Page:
There Will Be An Unprecedented Event In The Future: Peace, Safety And Prosperity Will Be Restored To All Human, Plant And Animal Life Throughout All The Earth. At That Time, A Future Generation Of Israelites Will Be Bethrothed Forever To The LORD, Sealed Forever In Faithfulness. The LORD Will Say To Them Whose Ancient Israelite Descendants Were Unfaithful And Hence Not His People, 'You Are My People' And They Shall Say, 'You Are My God!'

[Hos 2:14-23]:

(Hos 2:14 NIV) ''' " 'Therefore I am now going to allure her; I will lead her into the desert and speak tenderly to her.

(Hos 2:15 NIV) There I will give her back her vineyards, and will make the Valley of Achor a door of hope. There she will sing as in the days of her youth, as in the day she came up out of Egypt.

(Hos 2:16 NKJV) "And it shall be, in that day," says the LORD," That you will call Me 'My Husband,' And no longer call Me 'My Master,'

(Hos 2:17 NKJV) For I will take from her mouth the names of the Baals, And they shall be remembered by their name no more.

(Hos 2:18 NKJV) In that day I will make a covenant for them With the beasts of the field, With the birds of the air, And with the creeping things of the ground. Bow and sword of battle I will shatter from the earth, To make them lie down safely.

(Hos 2:19 NKJV) I will betroth you to Me forever; Yes, I will betroth you to Me In righteousness and justice, In lovingkindness and mercy;

(Hos 2:20 NKJV) I will betroth you to Me in faithfulness, And you shall know the LORD.

(Hos 2:21 NKJV) It shall come to pass in that day That I will answer," says the LORD; " I will answer the heavens, And they shall answer the earth.

(Hos 2:22 NKJV) The earth shall answer With grain, With new wine, And with oil; They shall answer Jezreel, [referring here to a valley which is identified with Israel]

(Hos 2:23 NKJV) Then I will sow her for Myself in the earth, And I will have mercy on her who had not obtained mercy; Then I will say to those who were not My people, [the Israelite descendents of the unbelieving ancient Israelites of the Northern Kingdom] ' You are My people!' And they shall say, 'You are my God! ' " '''

(cf. Ro 9:25 NKJV) "As He says also in Hosea: 'I will call them My people, who were not My people, And her beloved, who was not beloved.' " [Hos 2:23]

  [Introduction to Hosea 2:14-23. These verses portray future descendants of the ancient Israelites the latter of whom were disciplined, destroyed and have long since died. Prosperity will return due to the future descendants' becoming believers and their faith in and faithfulness toward God, (Hos 2:19-23).

In this unprecedented future time, there will be prosperity, peace, harmony and safety amongst man and animals throughout all the earth, (2:18-19). At that time, the future generation of Israelites will be betrothed forever to the LORD, sealed forever in faithfulness, (vv. 19-20). The LORD will say to them whose ancient Israelite descendants were unfaithful and hence not His people, 'You are My people' and they shall say, 'You are my God!' (2:23b).

  [(Hos 2:14) So after punishing past generations of Israelites over the centuries with discipline and destruction over the centuries for unbelief and resulting unfaithfulness, the LORD will now allure and lead the future descendant believers of those ancient unbelieving and unfaithful Israelites into the desert and speak tenderly to them.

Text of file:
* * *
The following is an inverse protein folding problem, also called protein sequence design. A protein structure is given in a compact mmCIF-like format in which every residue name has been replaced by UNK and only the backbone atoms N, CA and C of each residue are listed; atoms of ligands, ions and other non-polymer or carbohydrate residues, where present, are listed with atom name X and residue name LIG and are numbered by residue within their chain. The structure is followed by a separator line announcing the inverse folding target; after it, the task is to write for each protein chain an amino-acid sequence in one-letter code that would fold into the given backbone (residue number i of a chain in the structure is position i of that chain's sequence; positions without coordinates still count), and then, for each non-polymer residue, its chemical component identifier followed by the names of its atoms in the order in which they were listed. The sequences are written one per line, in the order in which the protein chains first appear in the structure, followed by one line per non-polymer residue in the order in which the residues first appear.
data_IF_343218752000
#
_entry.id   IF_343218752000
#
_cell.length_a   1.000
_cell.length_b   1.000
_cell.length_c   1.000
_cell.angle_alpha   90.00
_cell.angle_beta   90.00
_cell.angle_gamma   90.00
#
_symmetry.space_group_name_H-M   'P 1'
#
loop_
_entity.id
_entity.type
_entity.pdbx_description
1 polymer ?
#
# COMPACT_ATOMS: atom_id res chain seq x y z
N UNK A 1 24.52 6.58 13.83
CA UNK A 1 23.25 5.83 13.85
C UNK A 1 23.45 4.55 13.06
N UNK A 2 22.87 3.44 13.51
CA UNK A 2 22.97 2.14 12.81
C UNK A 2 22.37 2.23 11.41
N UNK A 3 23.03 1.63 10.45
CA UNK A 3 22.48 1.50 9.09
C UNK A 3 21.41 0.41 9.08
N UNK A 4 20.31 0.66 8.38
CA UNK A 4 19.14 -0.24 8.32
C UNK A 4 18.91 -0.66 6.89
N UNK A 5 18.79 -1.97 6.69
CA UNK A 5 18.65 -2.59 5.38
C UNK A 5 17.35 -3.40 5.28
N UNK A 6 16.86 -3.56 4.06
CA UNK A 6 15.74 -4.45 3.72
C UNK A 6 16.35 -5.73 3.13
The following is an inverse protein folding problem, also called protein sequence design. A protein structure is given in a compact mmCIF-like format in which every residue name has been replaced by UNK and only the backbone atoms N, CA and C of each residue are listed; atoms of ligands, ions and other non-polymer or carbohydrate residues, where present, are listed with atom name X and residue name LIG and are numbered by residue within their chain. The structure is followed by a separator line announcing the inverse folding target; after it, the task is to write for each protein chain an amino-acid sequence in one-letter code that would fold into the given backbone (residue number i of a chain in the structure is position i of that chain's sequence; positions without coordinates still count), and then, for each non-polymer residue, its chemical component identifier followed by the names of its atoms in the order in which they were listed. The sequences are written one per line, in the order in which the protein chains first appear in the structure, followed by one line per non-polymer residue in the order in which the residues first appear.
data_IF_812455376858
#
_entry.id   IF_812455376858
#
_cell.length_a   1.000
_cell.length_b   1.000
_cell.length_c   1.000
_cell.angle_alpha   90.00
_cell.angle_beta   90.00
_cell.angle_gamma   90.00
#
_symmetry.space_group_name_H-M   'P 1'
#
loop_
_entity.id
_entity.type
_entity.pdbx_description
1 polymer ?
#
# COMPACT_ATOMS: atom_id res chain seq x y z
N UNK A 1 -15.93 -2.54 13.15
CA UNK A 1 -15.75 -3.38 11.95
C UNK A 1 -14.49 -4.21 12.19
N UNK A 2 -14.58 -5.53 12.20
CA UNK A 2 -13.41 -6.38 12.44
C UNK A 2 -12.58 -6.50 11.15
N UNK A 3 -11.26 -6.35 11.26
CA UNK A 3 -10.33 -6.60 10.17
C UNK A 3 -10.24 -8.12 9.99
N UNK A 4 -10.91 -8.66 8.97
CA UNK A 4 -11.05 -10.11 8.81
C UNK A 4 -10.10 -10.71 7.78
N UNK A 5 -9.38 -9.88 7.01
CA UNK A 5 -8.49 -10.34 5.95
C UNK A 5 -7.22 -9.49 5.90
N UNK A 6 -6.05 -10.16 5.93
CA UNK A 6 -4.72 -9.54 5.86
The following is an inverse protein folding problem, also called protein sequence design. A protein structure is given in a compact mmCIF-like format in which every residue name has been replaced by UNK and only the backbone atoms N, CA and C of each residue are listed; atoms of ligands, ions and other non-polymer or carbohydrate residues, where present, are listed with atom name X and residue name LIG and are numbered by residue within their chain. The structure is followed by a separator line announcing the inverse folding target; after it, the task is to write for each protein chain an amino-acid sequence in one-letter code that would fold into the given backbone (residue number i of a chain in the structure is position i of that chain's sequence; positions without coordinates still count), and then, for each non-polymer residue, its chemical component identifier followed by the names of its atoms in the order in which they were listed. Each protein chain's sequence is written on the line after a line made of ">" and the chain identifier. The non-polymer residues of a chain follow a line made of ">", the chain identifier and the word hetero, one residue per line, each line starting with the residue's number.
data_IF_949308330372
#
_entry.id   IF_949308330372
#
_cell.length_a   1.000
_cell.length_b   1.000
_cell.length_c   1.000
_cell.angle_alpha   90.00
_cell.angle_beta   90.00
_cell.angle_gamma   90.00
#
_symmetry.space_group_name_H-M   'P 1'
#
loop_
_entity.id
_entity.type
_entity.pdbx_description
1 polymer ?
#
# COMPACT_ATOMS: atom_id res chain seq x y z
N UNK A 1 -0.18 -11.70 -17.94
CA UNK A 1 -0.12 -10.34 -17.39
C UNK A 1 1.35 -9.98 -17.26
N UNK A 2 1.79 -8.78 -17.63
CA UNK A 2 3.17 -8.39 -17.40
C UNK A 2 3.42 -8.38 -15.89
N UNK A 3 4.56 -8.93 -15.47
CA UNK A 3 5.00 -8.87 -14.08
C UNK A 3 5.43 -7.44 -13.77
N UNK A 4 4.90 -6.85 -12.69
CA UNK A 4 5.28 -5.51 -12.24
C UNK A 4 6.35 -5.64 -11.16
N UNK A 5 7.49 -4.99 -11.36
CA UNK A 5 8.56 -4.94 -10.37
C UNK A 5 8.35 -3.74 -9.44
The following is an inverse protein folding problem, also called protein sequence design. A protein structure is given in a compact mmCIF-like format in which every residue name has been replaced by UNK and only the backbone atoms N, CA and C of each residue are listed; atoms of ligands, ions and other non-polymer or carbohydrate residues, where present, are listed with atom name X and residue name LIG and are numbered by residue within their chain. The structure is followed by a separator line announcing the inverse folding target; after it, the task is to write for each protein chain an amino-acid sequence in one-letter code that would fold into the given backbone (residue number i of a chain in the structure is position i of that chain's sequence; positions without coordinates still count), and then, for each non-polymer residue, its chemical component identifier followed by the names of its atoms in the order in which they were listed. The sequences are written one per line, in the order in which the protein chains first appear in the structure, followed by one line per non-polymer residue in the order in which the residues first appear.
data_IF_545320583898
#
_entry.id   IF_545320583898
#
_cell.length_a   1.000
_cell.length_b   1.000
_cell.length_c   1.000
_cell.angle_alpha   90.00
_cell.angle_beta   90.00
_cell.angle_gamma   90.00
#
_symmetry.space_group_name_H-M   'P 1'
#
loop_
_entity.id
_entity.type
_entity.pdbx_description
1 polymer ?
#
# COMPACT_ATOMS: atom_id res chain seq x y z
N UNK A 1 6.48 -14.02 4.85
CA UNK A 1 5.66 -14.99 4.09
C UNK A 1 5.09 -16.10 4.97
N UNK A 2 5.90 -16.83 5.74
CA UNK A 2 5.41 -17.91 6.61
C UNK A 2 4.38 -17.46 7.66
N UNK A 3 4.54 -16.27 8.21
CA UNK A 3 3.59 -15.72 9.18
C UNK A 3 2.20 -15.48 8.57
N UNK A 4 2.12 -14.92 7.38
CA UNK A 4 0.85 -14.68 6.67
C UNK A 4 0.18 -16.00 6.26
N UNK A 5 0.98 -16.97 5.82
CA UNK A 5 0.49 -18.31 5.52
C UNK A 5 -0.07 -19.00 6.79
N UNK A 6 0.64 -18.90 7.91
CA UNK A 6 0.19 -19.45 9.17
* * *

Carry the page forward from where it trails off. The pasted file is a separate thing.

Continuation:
[(Hos 2:15) It is in verse 2:15 where it is indicated that prosperity will return. The verse declares that the LORD will give Israel back her vineyards and will make the Valley of Achor, (lit. the 'Valley of Trouble,' the site of one of Israel's past sins - of Achan's heinous act which jeopardized the success of occupying the Promised Land), a symbol of better things to come, a door of sure hope leading to repossession of the Promised Land. The verse states that Israel "will [then] sing as in the days of her youth as in the day she came up out of Egypt." This statement refers to the early days of ancient Israel's relationship with the LORD immediately after her exodus out of Egypt which has in view her eager responsiveness to the LORD in the very beginning of her relationship with the LORD and her journery in the wilderness with Him from out of captivity from Egypt. Note that the LORD views Israel here in this passage as His chosen people, comprised of those generations of Israelites who exercise trust alone in and faithfulness alone to the LORD as their God alone, (Hos 2:23), as their husband, (Hos 2:16). They are sons of the living God, (Hos 1:10). all generations of Israelites, past, present and future. Hence the phrase "In the days of her youth" in 2:15 refers to the generation of the Israelite people in their first days of their relationship with the LORD at the time of the Exodus from Egypt. The phrase, "In the days of her youth" does not limit Israel to the Exodus generation of Israelites, especially since not all the ancient Israelites coming out of Egypt were youthful. Many were not youthful or grew to be older in those days wandering in the wilderness.

  [(Hos 2:16-18) The LORD goes on to declare that a future generation of Israelites will call Him Husband instead of Father; Baal worship will be no more, (vv. 2:16-17); all animals will be at peace and harmony with one another and mankind; and wars will be no more, (v. 2:18).

  [(Hos 2:19-20) Note that the eternal time frame and character of this new kingdom of God is unprecedented. Since Israel will be forever bethrothed to God, and since an ancient betrothal involves the payment to seal the promise of the relationship; and since 2:19 stipulates that God's betrothal was "In righteousness and justice, [and] in lovingkindness and mercy," then God's bethrothal will be sealed forever by Him in His righteousness; and it will be in accordance with His justice and by His loving kindness and mercy, i.e., by the grace of God. So the future generation of Israelites in view in Hos 1:10-11; 2:14-23 will be justified = declared as having the righteousness of God unto eternal life through their faith in their Messiah-Savior Descendant by the loving kindness and mercy of God, i.e., His grace. They will know the LORD in that eternal and intimate sense, bethrothed forever to be His wife, (vv. 2:19-20).